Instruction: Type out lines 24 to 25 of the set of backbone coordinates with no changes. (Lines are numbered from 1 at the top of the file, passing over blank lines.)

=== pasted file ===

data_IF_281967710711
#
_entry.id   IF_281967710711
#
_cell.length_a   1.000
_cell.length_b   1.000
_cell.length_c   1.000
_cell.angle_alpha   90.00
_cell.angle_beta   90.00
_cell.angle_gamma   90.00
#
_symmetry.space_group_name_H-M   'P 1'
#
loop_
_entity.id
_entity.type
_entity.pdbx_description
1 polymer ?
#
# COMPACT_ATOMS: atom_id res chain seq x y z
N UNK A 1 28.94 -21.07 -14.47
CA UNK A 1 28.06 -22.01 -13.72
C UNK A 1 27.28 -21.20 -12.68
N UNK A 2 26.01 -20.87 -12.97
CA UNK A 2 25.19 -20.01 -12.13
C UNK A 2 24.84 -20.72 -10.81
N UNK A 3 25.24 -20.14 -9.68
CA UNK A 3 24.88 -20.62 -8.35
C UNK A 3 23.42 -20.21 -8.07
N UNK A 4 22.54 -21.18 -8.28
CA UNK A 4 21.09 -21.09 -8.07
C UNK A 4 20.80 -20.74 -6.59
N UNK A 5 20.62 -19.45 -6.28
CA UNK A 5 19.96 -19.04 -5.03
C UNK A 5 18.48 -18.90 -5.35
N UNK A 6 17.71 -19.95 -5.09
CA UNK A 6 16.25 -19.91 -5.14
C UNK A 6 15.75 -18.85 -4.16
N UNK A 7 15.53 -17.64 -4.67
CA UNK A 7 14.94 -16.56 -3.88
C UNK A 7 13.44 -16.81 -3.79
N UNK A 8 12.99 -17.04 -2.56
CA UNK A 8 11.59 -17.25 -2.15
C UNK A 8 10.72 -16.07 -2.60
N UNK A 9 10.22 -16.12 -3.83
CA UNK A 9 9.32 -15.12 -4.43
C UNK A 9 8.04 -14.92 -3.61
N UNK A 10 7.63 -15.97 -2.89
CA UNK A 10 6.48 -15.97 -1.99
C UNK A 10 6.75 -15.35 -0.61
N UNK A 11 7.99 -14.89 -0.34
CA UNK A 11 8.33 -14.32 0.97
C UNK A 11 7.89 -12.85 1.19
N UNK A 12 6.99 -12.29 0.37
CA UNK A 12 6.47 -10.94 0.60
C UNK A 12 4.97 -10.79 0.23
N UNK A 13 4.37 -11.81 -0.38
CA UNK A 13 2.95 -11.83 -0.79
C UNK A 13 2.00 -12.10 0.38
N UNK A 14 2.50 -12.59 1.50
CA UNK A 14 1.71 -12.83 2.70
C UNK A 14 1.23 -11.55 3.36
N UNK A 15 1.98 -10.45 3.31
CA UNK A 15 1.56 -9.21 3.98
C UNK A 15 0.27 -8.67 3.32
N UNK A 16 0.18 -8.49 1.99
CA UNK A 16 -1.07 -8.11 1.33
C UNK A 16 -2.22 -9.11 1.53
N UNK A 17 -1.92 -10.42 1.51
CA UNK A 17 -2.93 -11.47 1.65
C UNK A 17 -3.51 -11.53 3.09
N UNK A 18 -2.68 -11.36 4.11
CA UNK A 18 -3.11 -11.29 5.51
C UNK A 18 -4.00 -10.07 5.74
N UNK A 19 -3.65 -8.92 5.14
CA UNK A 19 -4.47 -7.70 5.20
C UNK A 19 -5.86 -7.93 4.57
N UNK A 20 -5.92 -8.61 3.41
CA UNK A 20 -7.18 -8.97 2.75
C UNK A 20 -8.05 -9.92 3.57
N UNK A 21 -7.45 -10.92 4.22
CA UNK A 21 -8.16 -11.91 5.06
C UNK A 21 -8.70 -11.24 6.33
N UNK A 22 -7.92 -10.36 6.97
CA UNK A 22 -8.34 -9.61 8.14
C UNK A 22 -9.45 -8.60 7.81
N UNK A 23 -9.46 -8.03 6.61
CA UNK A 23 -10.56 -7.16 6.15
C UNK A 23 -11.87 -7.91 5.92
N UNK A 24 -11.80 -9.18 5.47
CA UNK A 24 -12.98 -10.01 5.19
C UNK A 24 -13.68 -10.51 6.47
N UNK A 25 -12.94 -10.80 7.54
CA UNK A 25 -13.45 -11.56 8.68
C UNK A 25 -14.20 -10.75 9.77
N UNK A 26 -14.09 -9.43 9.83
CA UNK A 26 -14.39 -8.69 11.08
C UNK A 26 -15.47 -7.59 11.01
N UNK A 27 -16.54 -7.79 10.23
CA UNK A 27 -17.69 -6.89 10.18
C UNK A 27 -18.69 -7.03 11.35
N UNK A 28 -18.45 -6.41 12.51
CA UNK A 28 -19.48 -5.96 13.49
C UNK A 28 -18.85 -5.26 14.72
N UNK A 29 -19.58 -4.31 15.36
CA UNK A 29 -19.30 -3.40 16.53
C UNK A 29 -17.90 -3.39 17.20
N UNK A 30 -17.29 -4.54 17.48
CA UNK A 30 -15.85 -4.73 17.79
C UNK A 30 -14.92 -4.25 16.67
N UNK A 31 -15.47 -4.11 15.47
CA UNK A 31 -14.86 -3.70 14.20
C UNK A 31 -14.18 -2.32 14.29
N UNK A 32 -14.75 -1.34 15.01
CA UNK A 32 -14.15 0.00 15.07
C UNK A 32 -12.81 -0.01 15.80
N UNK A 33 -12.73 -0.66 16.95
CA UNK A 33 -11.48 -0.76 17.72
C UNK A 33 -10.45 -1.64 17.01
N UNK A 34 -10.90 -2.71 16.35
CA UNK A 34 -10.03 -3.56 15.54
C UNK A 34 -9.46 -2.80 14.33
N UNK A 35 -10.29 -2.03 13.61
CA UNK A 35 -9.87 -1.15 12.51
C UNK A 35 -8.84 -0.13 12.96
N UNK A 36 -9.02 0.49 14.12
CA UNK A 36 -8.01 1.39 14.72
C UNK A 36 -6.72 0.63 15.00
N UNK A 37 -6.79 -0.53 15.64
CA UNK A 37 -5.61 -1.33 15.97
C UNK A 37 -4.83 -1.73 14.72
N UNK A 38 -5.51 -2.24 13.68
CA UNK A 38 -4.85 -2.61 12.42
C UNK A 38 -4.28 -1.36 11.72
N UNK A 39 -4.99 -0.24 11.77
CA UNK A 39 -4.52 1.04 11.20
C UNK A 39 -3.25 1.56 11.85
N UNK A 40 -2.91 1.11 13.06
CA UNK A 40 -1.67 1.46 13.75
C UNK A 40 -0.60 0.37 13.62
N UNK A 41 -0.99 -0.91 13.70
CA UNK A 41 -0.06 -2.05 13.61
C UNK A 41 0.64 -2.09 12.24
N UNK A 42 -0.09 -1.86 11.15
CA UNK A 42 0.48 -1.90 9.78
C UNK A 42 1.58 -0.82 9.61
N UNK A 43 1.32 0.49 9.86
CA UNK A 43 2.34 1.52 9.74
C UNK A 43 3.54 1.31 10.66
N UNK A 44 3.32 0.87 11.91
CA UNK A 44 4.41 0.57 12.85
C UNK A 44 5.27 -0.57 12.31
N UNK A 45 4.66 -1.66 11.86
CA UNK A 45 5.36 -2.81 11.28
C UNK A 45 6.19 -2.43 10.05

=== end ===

N UNK A 2 26.01 -20.87 -12.97
CA UNK A 2 25.19 -20.01 -12.13